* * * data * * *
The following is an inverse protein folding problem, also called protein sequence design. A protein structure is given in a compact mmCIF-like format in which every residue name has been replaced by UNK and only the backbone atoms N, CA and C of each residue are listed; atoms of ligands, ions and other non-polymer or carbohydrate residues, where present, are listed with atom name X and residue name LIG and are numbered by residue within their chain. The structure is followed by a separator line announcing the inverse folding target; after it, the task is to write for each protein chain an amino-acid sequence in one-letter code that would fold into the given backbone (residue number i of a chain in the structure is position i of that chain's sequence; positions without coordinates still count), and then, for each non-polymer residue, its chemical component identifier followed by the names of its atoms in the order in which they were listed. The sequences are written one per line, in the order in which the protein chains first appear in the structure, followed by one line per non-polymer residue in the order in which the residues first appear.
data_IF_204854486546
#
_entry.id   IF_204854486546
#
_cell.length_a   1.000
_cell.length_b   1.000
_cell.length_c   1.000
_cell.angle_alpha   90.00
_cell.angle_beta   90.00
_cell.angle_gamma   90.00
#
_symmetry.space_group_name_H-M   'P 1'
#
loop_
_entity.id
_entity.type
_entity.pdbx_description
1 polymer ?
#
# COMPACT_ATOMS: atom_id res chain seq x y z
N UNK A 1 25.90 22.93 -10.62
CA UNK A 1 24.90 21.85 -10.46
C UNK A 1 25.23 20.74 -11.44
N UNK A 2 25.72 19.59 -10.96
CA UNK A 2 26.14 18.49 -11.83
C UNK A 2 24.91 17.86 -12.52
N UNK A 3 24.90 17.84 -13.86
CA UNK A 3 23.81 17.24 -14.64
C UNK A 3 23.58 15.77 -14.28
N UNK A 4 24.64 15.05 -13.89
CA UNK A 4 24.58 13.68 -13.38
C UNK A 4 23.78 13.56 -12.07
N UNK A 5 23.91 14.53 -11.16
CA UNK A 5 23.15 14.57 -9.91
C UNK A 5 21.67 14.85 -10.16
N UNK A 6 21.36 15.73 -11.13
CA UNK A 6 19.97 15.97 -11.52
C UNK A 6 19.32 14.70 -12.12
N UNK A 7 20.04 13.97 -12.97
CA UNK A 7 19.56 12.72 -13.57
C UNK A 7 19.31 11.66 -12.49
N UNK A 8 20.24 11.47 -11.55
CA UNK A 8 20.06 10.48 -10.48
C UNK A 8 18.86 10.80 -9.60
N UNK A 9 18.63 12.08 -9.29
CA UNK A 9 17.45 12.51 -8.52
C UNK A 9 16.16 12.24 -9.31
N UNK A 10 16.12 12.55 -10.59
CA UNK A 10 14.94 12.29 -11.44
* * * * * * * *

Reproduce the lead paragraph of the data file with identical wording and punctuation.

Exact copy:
The following is an inverse protein folding problem, also called protein sequence design. A protein structure is given in a compact mmCIF-like format in which every residue name has been replaced by UNK and only the backbone atoms N, CA and C of each residue are listed; atoms of ligands, ions and other non-polymer or carbohydrate residues, where present, are listed with atom name X and residue name LIG and are numbered by residue within their chain. The structure is followed by a separator line announcing the inverse folding target; after it, the task is to write for each protein chain an amino-acid sequence in one-letter code that would fold into the given backbone (residue number i of a chain in the structure is position i of that chain's sequence; positions without coordinates still count), and then, for each non-polymer residue, its chemical component identifier followed by the names of its atoms in the order in which they were listed. The sequences are written one per line, in the order in which the protein chains first appear in the structure, followed by one line per non-polymer residue in the order in which the residues first appear.